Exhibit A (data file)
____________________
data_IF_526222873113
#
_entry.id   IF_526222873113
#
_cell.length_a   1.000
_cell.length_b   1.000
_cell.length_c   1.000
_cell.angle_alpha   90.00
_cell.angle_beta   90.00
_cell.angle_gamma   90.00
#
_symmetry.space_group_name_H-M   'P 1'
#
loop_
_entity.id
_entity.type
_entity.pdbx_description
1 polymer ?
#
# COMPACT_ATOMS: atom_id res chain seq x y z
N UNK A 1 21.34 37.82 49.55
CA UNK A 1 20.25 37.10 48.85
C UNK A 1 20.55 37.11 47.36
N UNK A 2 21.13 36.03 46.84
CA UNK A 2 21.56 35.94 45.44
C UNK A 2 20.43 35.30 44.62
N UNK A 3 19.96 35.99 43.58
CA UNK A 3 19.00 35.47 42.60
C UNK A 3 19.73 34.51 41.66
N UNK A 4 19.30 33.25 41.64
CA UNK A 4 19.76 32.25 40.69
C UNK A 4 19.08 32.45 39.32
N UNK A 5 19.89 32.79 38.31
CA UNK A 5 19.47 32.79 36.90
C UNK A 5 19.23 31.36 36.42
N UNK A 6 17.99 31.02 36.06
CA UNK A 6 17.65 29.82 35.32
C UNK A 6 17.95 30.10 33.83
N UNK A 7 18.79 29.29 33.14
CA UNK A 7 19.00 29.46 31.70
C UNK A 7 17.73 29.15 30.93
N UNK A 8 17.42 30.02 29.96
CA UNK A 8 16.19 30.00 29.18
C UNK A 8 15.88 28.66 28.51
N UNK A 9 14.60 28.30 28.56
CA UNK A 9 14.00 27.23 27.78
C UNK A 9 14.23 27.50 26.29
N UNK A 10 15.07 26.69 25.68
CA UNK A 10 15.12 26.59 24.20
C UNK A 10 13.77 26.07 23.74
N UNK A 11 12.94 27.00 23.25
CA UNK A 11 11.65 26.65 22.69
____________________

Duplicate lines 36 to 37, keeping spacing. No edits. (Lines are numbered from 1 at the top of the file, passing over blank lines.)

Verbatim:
N UNK A 6 17.99 31.02 36.06
CA UNK A 6 17.65 29.82 35.32